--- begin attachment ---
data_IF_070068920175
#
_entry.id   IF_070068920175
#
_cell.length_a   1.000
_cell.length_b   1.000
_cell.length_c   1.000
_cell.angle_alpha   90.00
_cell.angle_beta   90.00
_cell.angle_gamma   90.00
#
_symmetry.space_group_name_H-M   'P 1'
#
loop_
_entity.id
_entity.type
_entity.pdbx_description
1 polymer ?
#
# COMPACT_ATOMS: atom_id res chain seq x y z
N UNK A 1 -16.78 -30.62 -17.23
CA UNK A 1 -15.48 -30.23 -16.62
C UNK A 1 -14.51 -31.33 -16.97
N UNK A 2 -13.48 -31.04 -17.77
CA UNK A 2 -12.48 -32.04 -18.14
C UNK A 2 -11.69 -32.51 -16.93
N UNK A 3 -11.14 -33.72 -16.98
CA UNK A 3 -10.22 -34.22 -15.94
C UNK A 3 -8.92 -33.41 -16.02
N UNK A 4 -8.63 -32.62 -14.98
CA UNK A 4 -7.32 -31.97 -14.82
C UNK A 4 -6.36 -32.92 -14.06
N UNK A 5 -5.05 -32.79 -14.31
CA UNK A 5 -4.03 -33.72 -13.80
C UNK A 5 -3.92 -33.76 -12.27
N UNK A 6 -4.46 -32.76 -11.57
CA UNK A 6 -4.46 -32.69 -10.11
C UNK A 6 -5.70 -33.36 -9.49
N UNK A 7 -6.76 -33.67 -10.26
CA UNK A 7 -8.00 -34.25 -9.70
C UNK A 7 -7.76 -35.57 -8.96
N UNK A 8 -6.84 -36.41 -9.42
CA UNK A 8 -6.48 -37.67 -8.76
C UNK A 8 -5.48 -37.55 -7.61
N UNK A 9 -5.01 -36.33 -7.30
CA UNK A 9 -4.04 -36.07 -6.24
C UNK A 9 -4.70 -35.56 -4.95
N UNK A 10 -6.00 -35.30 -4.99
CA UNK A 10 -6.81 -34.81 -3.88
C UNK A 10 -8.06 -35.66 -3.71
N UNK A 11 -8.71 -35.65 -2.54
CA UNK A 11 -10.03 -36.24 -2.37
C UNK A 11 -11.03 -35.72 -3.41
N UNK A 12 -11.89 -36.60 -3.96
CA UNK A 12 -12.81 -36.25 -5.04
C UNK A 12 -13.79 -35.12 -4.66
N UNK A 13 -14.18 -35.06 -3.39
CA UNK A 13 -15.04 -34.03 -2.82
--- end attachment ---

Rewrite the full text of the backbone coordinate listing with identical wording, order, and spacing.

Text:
data_IF_070068920175
#
_entry.id   IF_070068920175
#
_cell.length_a   1.000
_cell.length_b   1.000
_cell.length_c   1.000
_cell.angle_alpha   90.00
_cell.angle_beta   90.00
_cell.angle_gamma   90.00
#
_symmetry.space_group_name_H-M   'P 1'
#
loop_
_entity.id
_entity.type
_entity.pdbx_description
1 polymer ?
#
# COMPACT_ATOMS: atom_id res chain seq x y z
N UNK A 1 -16.78 -30.62 -17.23
CA UNK A 1 -15.48 -30.23 -16.62
C UNK A 1 -14.51 -31.33 -16.97
N UNK A 2 -13.48 -31.04 -17.77
CA UNK A 2 -12.48 -32.04 -18.14
C UNK A 2 -11.69 -32.51 -16.93
N UNK A 3 -11.14 -33.72 -16.98
CA UNK A 3 -10.22 -34.22 -15.94
C UNK A 3 -8.92 -33.41 -16.02
N UNK A 4 -8.63 -32.62 -14.98
CA UNK A 4 -7.32 -31.97 -14.82
C UNK A 4 -6.36 -32.92 -14.06
N UNK A 5 -5.05 -32.79 -14.31
CA UNK A 5 -4.03 -33.72 -13.80
C UNK A 5 -3.92 -33.76 -12.27
N UNK A 6 -4.46 -32.76 -11.57
CA UNK A 6 -4.46 -32.69 -10.11
C UNK A 6 -5.70 -33.36 -9.49
N UNK A 7 -6.76 -33.67 -10.26
CA UNK A 7 -8.00 -34.25 -9.70
C UNK A 7 -7.76 -35.57 -8.96
N UNK A 8 -6.84 -36.41 -9.42
CA UNK A 8 -6.48 -37.67 -8.76
C UNK A 8 -5.48 -37.55 -7.61
N UNK A 9 -5.01 -36.33 -7.30
CA UNK A 9 -4.04 -36.07 -6.24
C UNK A 9 -4.70 -35.56 -4.95
N UNK A 10 -6.00 -35.30 -4.99
CA UNK A 10 -6.81 -34.81 -3.88
C UNK A 10 -8.06 -35.66 -3.71
N UNK A 11 -8.71 -35.65 -2.54
CA UNK A 11 -10.03 -36.24 -2.37
C UNK A 11 -11.03 -35.72 -3.41
N UNK A 12 -11.89 -36.60 -3.96
CA UNK A 12 -12.81 -36.25 -5.04
C UNK A 12 -13.79 -35.12 -4.66
N UNK A 13 -14.18 -35.06 -3.39
CA UNK A 13 -15.04 -34.03 -2.82